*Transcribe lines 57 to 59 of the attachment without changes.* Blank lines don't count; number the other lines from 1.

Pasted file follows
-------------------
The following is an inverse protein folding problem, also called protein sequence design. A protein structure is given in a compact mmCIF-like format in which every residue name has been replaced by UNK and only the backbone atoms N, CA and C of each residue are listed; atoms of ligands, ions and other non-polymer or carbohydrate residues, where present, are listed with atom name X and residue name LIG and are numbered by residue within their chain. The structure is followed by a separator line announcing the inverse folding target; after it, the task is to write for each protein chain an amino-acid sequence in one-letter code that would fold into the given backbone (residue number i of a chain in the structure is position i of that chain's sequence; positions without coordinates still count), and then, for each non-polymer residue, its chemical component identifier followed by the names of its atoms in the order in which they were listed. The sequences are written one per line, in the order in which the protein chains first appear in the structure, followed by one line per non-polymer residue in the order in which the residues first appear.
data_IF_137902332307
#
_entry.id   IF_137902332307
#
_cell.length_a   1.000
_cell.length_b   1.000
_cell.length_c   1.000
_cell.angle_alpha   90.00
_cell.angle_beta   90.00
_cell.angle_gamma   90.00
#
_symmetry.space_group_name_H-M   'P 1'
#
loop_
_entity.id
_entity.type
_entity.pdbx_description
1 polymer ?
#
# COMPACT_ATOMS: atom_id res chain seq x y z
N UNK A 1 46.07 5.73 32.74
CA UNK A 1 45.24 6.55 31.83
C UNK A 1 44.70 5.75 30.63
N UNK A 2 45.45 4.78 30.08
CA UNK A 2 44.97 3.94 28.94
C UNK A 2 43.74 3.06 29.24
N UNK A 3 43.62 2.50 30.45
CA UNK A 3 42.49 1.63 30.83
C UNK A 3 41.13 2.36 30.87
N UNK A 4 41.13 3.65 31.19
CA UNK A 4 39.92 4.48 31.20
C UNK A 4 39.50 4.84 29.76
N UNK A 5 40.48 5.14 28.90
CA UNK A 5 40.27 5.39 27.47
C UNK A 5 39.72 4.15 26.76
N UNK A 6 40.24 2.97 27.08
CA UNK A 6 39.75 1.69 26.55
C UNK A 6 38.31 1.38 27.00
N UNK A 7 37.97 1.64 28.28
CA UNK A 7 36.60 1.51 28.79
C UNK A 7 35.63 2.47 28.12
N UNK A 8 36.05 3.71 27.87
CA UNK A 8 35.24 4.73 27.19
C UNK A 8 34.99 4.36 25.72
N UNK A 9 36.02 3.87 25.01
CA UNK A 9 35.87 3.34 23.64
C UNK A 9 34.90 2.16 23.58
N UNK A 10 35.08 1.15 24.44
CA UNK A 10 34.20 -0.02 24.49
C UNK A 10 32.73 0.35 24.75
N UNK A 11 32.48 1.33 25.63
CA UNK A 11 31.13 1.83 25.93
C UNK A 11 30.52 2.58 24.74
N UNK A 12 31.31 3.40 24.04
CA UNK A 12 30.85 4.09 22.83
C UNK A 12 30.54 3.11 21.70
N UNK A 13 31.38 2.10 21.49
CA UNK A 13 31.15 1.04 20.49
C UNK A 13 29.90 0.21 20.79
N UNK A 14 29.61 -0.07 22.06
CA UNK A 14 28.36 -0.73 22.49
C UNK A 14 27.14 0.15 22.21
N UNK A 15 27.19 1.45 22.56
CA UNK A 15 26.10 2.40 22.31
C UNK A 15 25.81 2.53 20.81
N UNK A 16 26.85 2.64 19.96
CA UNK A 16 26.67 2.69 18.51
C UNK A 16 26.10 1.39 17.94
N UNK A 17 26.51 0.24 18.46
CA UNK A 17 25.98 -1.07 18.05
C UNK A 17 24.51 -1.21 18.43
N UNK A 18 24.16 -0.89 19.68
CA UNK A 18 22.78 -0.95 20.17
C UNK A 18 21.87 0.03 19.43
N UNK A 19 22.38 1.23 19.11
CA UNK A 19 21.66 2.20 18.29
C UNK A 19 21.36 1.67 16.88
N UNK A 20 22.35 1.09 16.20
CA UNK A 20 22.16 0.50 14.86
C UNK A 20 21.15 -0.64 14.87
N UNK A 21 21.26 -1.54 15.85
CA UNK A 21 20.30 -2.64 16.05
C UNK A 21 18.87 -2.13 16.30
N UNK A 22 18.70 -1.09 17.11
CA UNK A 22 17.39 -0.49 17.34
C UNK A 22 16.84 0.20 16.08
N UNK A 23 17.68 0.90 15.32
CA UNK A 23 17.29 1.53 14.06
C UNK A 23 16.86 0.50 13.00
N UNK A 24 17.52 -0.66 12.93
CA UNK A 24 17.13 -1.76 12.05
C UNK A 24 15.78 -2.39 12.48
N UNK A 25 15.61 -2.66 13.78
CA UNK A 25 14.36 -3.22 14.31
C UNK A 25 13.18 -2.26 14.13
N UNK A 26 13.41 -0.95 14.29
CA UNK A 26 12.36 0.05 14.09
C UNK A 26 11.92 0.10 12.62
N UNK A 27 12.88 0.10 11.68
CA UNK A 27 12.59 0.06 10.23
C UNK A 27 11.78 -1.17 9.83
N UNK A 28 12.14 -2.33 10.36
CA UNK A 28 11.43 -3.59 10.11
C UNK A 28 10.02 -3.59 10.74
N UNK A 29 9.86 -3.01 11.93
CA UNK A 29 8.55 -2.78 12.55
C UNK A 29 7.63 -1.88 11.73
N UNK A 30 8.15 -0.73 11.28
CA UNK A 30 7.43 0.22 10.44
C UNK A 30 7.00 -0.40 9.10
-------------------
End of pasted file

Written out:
C UNK A 12 30.54 3.11 21.70
N UNK A 13 31.38 2.10 21.49
CA UNK A 13 31.15 1.04 20.49